10 Things We Learned From Starting A Female Dating Collective

by It's Not Personal

Every month, BUST.com shares a post on behalf of It’s Not Personal, a female dating collective based in New York. This month’s feature is by the project’s founders Sara Radin and Vanessa Gattinella.

In March 2016, we officially launched It’s Not Personal, a collective creating opportunities for women to share their dating experiences without judgment. The project was born out of an in-person break-up, a shared love of writing, and a wealth of dating experiences. In the past few months, we’ve hosted several workshops, giving women a chance to use their own experiences as creative inspiration. We’ve also collected over 100 international submissions for our growing anthology, and we have many big plans for the year ahead. With it being a new year, we decided to share some of the valuable lessons we’ve learned since launching this community:

1. Using art and writing to express your emotions is cathartic.

Following a short-lived relationship and unexpected breakup, I started writing poems about the guy who had ended things with me, as well as other men from my past. As I put pen to paper, a dark cloud cleared, and I began to feel a wave of clarity and acceptance come over me. Ten pages of poetry later, I was able to let go of past lovers, find learnings in earlier experiences, and feel an immense sense of gratitude. When I realized how cathartic it was to express my emotions through writing and share it publicly, I realized I had an obligation to give other women the same relief. Now, almost a year later, our global community is growing at an exponential rate because this is not only a healthy activity, but it’s also fun as hell.  —Sara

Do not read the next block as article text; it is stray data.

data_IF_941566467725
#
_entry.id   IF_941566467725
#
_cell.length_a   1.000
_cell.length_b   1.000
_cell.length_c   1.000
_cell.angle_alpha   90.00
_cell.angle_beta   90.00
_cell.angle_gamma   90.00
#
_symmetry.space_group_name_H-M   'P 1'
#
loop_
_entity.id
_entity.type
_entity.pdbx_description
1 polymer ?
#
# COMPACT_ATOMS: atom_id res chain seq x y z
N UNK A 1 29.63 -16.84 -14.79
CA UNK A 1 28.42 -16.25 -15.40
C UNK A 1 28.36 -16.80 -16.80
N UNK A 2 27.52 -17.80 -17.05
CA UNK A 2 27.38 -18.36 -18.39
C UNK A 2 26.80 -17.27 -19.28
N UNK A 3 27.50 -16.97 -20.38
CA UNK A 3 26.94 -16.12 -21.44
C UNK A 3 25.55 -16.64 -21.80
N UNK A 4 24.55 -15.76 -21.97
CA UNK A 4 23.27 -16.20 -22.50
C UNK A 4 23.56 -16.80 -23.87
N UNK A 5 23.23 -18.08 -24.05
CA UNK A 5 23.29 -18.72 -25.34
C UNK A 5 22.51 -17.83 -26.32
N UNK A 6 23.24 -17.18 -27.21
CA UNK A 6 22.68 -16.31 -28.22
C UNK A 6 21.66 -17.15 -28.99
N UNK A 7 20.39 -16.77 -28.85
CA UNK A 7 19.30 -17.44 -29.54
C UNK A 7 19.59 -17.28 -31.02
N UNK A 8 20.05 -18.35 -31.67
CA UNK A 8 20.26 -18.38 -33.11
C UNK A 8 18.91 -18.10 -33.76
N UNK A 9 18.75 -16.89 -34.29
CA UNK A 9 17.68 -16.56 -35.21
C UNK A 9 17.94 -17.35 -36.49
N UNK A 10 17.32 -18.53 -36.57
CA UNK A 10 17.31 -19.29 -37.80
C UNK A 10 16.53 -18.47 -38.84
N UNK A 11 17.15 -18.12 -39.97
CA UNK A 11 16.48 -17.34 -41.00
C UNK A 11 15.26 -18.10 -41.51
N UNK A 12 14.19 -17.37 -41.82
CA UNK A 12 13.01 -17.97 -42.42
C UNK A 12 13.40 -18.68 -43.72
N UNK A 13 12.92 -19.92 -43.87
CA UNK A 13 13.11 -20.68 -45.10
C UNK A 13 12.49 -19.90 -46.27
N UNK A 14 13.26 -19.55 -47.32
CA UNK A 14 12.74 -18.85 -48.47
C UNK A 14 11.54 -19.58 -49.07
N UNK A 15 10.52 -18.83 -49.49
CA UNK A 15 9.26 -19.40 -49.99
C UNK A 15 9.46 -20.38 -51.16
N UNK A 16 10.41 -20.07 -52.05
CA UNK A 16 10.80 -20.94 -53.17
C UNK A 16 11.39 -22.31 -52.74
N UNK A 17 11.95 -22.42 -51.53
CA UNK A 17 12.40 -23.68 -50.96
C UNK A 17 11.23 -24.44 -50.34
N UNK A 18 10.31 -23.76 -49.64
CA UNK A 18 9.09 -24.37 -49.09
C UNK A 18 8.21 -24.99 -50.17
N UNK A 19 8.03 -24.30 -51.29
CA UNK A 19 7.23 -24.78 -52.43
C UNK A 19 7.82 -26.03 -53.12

2. Sometimes it really isn’t personal.

I used to think the saying, “It’s not you, it’s me” was a load of crap until we started this project. The thing is, sometimes it really isn’t personal. Often there are forces beyond someone’s control that keep them from being in the right place for a relationship. While this is by no means an excuse for someone treating you poorly, the worst thing you can do is try to convince yourself how the wrong person could’ve been right for you or blame yourself for not being enough for them. The reality is that whatever held them back from loving you would’ve held you back too. It might take some time, some tears, and some beers, but I promise you will soon realize that person wasn’t right for you either. – Sara